Will Northeastern Syria Become A Flashpoint Between Turkey and the United States?

Will Northeastern Syria Become A Flashpoint Between Turkey and the United States?

Last November, the United States saw a rather dramatic presidential election that put a lot at stake and in many ways was supposed to determine the direction of Washington’s foreign policy.

The new administration under Joe Biden’s leadership has repeatedly signaled its intention to introduce a number of adjustments to the current situation in the Middle East, recast the shape of relations with regional powers such as Iran and Turkey, and reinvigorate cooperation with the Kurdish-dominated Autonomous Administration of the North and East Syria (AANES), the main U.S. ally in Syria.

Needless to say, the White House’s ambitious endeavors did not receive a universal welcome in the region. The main obstacle is the Turkish authorities who, unlike Washington, show zero desire for changes in their policy towards the Syrian Kurds. The AANES military wing, the Syrian Democratic Forces (SDF), incorporates the Kurdish People Protection Units (YPG), an entity that Ankara considers to be affiliated with the Kurdistan Workers Party (PKK), listed as a terrorist organization in Turkey. In this regard, the rising power of the SDF, albeit under the American protectorate, runs counter to the interests of Turkey and poses a serious threat to its national security as routinely stated by Turkish officials.

Ankara’s controversial foreign policy has recently secured it fame of as aggressor state in the MENA region. As a result, Turkey now has rather strained relations with both European and Middle Eastern states. In turn, purchase of the Russian S-400 anti-aircraft missile systems has caused a rift between the Turkish leadership and American authorities. Moreover, a number of U.S. congressmen expressed concern over Turkey’s aggression in northern Syria and called on Joe Biden to put pressure on the Turkish officials. This sentiment was shared by U.S. Secretary of State Antony Blinken who said that Turkey “is not acting like an ally” and called purchase of the Russian-made anti-aircraft missile systems “unacceptable.”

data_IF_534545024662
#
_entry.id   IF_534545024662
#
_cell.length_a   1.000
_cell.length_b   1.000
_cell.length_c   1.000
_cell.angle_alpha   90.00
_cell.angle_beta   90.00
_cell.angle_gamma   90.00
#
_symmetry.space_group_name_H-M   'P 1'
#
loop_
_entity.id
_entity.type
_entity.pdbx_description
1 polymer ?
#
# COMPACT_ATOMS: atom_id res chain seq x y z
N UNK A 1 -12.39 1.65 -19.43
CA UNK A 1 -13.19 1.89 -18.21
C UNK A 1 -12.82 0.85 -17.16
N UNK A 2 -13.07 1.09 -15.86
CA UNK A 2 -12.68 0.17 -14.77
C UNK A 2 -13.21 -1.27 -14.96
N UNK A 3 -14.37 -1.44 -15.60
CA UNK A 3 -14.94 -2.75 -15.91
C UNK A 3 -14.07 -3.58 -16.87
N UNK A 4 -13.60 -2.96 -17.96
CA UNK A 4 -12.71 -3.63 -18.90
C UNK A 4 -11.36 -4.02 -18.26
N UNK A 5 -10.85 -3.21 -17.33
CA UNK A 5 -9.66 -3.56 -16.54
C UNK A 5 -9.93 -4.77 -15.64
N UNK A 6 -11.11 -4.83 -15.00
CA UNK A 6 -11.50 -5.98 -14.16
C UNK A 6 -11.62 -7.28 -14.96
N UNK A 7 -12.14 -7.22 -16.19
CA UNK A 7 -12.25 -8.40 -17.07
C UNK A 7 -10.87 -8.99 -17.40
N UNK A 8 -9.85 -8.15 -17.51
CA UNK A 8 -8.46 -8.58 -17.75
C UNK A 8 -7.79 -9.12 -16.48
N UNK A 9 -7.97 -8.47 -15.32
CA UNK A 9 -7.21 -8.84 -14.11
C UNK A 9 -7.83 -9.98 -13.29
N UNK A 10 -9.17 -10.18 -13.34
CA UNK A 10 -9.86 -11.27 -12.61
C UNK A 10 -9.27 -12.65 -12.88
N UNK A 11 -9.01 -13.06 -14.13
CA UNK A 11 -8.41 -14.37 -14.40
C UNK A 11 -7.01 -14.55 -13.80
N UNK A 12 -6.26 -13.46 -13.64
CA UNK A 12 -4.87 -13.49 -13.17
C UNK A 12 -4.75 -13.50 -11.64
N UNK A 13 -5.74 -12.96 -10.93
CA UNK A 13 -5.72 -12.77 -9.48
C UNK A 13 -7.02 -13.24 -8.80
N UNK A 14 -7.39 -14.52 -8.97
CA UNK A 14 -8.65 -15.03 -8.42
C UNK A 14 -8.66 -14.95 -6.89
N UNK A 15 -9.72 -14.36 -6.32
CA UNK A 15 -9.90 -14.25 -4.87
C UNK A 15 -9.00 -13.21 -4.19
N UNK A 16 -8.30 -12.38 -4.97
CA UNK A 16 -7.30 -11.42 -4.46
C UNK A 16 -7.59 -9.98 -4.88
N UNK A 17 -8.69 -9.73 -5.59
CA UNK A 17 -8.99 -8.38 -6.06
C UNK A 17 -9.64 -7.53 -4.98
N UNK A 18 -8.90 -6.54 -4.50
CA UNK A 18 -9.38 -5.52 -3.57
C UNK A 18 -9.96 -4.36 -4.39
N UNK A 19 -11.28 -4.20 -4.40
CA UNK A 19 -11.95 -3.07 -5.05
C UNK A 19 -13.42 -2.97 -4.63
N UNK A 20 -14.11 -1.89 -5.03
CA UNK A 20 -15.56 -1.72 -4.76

In a stark contrast to this generally negative attitude, a recent statement by the U.S. State Department spokesman Ned Price looked somewhat surprising. During a briefing Price called Turkey an important NATO partner, and stressed that the two states share common interests, including the matters related to the settlement of the Syrian conflict. He also added that all present disagreements with Ankara should be resolved within the framework of political dialogue.

Perhaps seeing a narrow window of opportunity, Turkish presidential spokesman Ibrahim Kalin urged President Biden to cease support for the AANES and the Kurdish armed units, while Turkish Defense Minister Hulusi Akar confirmed Turkey’s readiness to continue its “counter-terrorist” operations in northern Syria.

A revealing trend in the coverage of the Syrian file in the Turkish media has linked the rise in activities of the Kurdish units with Joe Biden’s coming to power. The state-run Daily Sabah newspaper that is tasked with projecting Turkey’s agenda in the West has openly accused the Kurds of abusing Washington’s protection in order to strengthen their positions.